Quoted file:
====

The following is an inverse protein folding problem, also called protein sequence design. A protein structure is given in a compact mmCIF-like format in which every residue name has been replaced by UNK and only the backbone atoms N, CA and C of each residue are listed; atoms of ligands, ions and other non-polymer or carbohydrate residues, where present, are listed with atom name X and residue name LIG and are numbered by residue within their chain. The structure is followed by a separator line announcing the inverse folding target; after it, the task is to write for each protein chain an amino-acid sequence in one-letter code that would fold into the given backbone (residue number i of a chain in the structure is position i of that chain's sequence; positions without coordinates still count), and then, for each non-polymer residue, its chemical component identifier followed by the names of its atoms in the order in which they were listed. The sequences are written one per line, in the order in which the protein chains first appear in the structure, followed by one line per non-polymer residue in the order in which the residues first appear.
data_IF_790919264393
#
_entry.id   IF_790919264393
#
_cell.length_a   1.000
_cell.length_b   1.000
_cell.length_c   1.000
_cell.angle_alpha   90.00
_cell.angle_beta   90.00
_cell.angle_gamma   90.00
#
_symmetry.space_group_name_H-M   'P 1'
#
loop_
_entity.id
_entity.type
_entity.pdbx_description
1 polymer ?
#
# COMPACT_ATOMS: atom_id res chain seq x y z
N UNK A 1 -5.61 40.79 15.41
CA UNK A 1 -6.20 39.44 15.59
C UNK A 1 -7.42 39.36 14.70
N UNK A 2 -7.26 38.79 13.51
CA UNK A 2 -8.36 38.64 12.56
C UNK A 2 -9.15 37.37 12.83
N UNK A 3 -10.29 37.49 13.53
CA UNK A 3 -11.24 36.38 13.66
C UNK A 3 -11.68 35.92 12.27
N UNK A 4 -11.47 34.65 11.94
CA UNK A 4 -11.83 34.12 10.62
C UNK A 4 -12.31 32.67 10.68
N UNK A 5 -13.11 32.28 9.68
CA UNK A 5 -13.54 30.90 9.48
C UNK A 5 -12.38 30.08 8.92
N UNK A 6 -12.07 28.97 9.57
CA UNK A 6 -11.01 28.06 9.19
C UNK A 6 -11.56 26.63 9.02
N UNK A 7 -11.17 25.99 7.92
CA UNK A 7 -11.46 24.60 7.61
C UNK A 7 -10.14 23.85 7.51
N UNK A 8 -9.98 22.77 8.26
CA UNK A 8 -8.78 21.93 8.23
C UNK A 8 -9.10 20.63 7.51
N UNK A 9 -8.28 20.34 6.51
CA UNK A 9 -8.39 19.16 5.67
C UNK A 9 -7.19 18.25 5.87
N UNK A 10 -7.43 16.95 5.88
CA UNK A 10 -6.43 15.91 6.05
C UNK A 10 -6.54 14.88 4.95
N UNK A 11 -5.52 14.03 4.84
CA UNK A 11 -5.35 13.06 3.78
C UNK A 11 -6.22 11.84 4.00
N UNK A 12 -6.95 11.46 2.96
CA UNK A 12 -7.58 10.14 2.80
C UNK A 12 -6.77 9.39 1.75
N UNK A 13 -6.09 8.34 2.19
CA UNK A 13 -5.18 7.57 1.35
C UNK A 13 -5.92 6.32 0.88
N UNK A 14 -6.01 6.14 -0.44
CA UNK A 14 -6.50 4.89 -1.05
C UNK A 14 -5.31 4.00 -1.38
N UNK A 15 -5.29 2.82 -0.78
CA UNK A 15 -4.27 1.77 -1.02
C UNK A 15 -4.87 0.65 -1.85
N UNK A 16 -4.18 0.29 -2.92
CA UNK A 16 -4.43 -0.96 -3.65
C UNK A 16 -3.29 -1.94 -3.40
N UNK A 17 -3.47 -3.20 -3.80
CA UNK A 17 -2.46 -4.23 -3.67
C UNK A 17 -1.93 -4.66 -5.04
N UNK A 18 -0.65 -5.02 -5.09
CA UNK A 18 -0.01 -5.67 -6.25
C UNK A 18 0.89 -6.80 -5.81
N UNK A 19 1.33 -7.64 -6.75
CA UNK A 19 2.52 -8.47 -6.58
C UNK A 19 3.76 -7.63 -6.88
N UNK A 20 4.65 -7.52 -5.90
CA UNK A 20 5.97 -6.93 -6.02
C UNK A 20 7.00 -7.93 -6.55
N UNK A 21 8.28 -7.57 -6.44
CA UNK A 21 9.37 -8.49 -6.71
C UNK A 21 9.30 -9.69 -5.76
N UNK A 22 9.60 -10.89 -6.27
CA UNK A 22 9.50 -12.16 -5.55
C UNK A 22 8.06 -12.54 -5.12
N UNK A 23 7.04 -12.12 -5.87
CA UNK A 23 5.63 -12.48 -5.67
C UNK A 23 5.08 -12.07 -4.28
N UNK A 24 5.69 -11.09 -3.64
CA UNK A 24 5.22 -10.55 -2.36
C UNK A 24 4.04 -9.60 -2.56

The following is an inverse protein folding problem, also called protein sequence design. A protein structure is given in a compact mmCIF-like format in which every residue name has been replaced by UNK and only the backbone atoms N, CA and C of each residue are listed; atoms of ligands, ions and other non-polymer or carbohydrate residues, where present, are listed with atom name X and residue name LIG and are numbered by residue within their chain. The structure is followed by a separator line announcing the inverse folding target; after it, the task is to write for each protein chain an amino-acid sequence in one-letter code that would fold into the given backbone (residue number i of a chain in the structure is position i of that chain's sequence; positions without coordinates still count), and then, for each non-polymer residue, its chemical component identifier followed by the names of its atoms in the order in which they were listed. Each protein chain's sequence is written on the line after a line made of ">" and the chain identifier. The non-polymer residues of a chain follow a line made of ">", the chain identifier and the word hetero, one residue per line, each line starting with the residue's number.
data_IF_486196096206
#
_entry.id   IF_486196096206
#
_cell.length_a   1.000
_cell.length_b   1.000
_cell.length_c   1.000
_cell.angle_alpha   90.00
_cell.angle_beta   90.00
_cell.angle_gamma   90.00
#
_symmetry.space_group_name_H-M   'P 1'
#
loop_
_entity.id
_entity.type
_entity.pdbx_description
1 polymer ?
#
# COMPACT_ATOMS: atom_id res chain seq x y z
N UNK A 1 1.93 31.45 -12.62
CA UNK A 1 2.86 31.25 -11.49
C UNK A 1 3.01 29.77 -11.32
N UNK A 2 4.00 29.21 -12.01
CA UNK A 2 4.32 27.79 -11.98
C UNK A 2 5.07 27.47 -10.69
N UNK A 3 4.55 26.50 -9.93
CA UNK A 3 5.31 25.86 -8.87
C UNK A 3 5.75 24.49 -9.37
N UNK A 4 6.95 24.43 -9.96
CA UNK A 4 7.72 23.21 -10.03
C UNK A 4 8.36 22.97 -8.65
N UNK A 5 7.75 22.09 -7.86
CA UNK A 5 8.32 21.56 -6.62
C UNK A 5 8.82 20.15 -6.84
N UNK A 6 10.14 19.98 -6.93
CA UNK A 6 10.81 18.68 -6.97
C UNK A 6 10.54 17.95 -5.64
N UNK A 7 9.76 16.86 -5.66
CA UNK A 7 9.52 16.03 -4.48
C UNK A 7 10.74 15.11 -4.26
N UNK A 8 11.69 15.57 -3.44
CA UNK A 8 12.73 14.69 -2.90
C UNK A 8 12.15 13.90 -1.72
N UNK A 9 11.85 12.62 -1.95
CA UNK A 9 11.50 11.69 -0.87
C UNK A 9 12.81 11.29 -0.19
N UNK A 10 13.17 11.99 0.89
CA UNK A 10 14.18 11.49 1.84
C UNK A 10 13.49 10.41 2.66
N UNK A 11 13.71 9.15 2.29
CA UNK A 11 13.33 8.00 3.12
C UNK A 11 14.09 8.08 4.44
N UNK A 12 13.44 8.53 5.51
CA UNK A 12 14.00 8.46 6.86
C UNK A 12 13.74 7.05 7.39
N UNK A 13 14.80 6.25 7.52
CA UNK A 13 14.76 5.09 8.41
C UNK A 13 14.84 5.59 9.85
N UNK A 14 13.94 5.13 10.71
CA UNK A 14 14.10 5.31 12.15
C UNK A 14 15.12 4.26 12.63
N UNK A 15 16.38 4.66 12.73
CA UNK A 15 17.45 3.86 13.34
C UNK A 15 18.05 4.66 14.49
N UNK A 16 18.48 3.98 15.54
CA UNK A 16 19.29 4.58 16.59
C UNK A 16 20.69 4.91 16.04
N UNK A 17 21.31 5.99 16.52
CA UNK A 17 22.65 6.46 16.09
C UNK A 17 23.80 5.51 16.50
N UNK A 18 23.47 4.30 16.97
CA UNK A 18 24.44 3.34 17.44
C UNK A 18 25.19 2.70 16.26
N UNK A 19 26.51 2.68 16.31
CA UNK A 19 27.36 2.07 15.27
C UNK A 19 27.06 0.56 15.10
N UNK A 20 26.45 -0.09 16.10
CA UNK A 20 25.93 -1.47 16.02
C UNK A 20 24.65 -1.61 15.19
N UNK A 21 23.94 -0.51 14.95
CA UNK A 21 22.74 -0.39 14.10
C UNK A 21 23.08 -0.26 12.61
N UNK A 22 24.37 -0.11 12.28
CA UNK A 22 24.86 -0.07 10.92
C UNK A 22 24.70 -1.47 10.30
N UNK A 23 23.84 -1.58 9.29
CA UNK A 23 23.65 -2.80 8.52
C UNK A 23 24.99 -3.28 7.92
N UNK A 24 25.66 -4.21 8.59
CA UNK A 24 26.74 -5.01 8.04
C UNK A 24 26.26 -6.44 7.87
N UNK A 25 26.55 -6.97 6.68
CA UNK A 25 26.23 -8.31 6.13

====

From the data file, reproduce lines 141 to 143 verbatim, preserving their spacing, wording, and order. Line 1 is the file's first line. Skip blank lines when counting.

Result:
C UNK A 9 12.81 11.29 -0.19
N UNK A 10 13.17 11.99 0.89
CA UNK A 10 14.18 11.49 1.84